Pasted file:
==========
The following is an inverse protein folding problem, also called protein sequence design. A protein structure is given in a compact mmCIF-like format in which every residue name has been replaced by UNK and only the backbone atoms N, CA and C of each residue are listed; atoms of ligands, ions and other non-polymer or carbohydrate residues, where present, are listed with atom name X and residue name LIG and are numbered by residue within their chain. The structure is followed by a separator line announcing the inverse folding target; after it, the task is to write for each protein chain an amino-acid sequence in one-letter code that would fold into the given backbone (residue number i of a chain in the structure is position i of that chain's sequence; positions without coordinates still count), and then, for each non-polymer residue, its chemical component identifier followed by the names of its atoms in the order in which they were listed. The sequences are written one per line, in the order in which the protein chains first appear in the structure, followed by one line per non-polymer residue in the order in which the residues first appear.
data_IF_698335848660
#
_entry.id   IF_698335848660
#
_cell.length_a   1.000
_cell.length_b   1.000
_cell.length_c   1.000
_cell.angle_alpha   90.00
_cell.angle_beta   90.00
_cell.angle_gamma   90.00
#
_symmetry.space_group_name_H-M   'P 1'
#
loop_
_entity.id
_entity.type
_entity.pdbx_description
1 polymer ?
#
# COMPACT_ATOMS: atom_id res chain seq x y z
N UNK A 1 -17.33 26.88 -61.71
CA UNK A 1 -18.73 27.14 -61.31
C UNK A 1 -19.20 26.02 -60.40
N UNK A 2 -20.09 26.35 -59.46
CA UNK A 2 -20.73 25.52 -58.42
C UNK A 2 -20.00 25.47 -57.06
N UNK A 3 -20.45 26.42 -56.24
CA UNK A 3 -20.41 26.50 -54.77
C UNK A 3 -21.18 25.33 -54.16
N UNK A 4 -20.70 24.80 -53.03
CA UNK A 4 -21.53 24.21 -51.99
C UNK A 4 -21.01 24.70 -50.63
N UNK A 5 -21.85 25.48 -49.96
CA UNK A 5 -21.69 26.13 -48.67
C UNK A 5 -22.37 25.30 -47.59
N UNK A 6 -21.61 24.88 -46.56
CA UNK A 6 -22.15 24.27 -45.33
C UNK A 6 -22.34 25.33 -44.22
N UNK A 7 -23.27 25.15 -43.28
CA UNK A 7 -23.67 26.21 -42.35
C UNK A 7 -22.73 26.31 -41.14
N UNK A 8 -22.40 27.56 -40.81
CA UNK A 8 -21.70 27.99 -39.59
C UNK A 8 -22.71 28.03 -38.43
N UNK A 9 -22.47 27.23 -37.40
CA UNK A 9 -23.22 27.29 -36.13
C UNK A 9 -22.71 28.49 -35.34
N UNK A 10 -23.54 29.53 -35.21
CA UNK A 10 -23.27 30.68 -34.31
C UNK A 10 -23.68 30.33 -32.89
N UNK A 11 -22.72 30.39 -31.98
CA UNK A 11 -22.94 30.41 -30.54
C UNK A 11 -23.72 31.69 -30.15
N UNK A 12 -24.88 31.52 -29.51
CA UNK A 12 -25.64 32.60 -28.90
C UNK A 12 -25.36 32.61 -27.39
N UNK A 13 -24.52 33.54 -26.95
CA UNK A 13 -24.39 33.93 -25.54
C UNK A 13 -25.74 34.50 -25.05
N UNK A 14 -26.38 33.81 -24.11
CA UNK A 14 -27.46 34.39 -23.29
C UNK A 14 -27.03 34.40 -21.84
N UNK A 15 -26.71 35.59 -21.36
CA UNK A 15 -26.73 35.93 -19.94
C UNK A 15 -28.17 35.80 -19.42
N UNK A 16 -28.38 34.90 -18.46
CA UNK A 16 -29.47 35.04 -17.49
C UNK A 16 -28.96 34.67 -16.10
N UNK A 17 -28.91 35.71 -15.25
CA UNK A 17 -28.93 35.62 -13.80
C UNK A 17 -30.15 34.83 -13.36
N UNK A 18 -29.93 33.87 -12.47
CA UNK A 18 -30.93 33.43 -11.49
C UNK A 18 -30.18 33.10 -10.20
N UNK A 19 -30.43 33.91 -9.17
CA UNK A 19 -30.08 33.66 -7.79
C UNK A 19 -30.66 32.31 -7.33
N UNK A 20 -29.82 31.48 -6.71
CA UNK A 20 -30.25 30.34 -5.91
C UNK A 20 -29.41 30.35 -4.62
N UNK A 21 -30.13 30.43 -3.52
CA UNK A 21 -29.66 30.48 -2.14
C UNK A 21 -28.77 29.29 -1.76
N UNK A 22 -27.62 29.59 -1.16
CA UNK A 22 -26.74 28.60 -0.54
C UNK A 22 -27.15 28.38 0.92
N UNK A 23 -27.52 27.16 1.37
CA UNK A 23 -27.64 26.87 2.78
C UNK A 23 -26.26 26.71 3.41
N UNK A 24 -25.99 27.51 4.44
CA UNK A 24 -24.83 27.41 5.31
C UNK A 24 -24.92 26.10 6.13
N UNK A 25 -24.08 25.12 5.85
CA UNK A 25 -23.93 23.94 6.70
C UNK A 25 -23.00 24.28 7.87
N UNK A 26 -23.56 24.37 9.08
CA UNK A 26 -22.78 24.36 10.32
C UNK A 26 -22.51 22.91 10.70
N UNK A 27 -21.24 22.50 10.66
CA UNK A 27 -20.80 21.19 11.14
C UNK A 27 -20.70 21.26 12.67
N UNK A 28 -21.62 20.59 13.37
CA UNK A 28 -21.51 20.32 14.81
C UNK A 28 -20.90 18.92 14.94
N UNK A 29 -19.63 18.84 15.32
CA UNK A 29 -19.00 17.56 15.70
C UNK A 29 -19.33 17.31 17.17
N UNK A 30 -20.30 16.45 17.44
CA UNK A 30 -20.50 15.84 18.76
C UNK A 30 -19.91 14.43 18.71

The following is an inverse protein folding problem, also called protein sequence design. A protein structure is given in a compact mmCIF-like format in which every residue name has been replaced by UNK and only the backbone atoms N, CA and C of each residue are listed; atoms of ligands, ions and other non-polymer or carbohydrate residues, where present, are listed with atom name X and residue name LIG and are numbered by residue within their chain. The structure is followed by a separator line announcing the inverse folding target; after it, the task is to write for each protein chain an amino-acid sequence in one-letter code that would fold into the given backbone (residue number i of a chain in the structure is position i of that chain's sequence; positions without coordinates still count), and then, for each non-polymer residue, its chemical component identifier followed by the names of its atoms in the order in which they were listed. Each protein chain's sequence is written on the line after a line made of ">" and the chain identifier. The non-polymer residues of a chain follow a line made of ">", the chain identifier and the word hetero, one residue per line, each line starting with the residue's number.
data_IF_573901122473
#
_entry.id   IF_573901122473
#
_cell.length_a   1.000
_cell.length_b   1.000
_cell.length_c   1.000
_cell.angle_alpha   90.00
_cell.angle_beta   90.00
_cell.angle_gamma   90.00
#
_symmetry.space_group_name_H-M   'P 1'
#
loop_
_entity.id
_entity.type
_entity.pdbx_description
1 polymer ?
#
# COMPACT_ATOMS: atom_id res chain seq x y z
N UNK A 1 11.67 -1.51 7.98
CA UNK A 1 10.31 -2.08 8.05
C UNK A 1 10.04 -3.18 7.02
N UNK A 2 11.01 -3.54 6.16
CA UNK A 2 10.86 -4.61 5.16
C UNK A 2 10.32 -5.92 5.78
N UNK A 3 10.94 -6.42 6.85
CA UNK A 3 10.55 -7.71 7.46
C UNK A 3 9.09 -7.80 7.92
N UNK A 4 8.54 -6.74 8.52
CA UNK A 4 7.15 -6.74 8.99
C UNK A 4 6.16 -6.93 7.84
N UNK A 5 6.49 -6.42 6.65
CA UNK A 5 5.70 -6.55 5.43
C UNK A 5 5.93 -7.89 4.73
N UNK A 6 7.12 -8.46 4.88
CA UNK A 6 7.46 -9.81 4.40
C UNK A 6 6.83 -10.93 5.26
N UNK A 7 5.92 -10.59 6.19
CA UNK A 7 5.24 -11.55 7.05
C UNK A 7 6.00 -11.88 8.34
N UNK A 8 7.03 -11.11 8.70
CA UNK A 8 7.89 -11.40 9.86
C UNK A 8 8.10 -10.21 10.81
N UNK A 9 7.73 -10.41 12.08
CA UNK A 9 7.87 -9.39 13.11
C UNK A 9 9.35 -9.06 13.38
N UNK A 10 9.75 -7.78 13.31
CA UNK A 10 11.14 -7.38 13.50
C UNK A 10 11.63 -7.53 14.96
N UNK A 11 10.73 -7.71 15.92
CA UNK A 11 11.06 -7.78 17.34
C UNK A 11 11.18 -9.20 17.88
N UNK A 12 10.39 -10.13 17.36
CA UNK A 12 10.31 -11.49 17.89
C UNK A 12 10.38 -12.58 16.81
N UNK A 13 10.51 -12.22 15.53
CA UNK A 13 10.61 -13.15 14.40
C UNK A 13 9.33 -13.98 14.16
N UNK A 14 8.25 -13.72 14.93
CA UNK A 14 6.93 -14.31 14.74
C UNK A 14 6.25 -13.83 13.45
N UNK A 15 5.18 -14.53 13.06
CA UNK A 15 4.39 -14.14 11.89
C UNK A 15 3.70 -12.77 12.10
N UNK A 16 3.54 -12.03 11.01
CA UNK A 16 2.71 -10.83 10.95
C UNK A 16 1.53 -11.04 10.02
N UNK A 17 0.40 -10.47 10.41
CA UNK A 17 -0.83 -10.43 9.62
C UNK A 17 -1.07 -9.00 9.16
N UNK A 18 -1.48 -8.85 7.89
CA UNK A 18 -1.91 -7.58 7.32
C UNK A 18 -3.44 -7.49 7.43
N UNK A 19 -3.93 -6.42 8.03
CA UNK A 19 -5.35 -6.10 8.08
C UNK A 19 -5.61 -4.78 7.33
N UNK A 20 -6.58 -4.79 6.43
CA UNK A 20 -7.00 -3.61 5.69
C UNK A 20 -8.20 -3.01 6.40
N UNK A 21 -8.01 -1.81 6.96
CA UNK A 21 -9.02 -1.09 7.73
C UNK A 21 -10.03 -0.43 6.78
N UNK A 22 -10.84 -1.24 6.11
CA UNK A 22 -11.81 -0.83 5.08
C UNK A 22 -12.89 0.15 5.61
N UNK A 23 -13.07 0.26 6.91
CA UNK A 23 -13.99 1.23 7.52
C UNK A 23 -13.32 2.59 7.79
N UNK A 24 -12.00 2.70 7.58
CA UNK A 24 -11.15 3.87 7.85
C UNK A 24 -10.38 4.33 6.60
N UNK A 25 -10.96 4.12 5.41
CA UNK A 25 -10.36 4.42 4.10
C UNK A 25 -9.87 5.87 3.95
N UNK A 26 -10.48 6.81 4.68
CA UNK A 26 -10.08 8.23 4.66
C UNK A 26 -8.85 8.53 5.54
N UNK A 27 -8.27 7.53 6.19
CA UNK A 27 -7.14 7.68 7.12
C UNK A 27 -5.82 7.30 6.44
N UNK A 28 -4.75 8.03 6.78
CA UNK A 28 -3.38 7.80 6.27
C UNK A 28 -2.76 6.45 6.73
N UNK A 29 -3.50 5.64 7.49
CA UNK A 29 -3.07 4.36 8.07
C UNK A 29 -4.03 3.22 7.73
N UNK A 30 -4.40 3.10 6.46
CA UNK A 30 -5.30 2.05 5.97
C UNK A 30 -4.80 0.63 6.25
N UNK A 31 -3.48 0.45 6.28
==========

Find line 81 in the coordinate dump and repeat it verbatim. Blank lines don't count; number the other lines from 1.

C UNK A 20 -29.41 30.35 -4.62